Sarah's Key by Tatiana De Rosnay
St. Martin's Griffin/Fiction
What led you to pick up this book? I love reading anything and everything set during WWII (and sometimes between the two world wars).
Summarize the plot without giving away the ending. Young Sarah locks her brother in a cupboard to save him from the police when her Jewish family is rounded up and taken to the Velodrome d'Hiver, during WWII. Dragged from her home, the key held tight in her pocket, she worries about her brother. When will she be released from the stadium so that she can let her brother out of the cabinet?
In present-day France, journalist Julia Jarmond researches the Vel d'Hiv roundup. She is forever changed by what she learns about the round-up in general and captivated by the story of young Sarah. What became of Sarah? Julia will not rest until she finds out.
What did you think of the characters? A few details, first. Sarah's Key is told via alternating viewpoints, first Sarah and then Julia, until a certain point. Then, the point of view shifts entirely to Julia, as she searches for answers.
Sarah is close to the age of Julia's daughter. Julia struck me as a decent, kind-hearted woman who ended up in a lousy marriage because she let her hormones guide her. It was easy to sympathize with her and I found her soft spot for Sarah believable. Sarah was a little bit of a stretch, at times. As per John Boyne's description in his review of The Boy in the Striped Pyjamas, for Estella's Revenge, I thought there was a bit of overkill -- trying too hard to make readers care for Sarah. And, there were pieces of plot that I thought the author pushed . . . times, I guess, when she was so determined to fit her plot around the Sarah that I thought, "No. She should have done this. Sarah would have tried. She was a determined little girl." Aside from those small idiosyncracies (and I admit to being the kind of person who mentally dissects plot), I liked the characters and I cared about them.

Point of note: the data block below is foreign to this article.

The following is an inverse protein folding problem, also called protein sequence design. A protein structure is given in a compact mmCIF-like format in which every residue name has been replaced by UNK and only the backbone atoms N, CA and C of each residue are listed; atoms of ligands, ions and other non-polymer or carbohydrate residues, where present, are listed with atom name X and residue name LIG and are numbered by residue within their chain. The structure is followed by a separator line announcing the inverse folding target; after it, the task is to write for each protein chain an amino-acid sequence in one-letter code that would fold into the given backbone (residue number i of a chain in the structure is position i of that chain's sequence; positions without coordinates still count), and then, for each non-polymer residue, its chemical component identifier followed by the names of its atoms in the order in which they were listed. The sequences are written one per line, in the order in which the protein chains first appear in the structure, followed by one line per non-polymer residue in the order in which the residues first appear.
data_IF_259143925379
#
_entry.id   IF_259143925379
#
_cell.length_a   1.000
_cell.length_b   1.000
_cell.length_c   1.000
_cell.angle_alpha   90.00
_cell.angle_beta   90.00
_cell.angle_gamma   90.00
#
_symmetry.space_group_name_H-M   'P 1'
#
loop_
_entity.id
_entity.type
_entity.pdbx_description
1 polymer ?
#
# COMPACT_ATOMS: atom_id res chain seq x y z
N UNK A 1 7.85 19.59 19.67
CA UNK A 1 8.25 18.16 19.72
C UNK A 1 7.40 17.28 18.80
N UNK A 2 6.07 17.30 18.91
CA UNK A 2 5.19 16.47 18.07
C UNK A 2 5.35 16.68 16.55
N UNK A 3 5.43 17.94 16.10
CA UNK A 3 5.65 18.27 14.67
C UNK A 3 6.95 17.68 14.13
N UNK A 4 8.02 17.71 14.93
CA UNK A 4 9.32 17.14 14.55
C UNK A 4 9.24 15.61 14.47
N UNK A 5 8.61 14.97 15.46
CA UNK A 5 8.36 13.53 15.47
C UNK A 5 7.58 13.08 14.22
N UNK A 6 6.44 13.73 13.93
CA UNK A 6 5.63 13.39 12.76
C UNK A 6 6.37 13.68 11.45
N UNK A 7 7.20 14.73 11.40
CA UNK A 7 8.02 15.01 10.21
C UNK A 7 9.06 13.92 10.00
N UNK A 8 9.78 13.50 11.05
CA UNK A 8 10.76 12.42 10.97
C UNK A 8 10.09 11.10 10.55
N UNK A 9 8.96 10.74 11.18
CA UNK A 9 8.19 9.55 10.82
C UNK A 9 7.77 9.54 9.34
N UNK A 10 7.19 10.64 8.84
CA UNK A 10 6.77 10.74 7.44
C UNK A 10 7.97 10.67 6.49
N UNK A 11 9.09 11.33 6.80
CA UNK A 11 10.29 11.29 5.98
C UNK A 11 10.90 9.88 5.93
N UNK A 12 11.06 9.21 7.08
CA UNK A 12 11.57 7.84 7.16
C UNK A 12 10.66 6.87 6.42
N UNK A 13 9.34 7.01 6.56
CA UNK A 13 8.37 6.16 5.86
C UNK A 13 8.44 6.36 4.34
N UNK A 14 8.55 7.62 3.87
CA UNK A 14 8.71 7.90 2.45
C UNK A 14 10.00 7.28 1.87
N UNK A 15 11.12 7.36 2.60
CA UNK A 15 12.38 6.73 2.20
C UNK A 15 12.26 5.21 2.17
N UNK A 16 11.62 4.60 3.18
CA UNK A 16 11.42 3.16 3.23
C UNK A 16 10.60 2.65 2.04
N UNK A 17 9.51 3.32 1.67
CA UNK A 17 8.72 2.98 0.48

Describe your favorite scene: It's a gut-wrenching book; I can't say there was a particular scene I loved, although there were some surprises. When the author threw in something unpredictable, that was when I truly enjoyed the reading. It's an emotionally compelling book and even those small bits that didn't seem entirely fitting still worked . . . they didn't interrupt the flow. I still had to run for the tissues.
Recommended? Definitely. I'm just being picky when I say there were moments I thought the author pushed her plot. I still thought the book was excellent and it will rank high on my list of favorites for the year 2008.
In general: A gripping, emotional read. I had a terrible time putting it down. The last book two books I had this much trouble setting down were Lottery by Patricia Wood and The Book Thief by Markus Zusak.
Cover thoughts: I love the cover. The book is set primarily in Paris and Sarah adores her younger brother. It's appealing and seems to fit, although there is no time that we get to experience the joy that brother and sister shared before the tragic night of the round-up.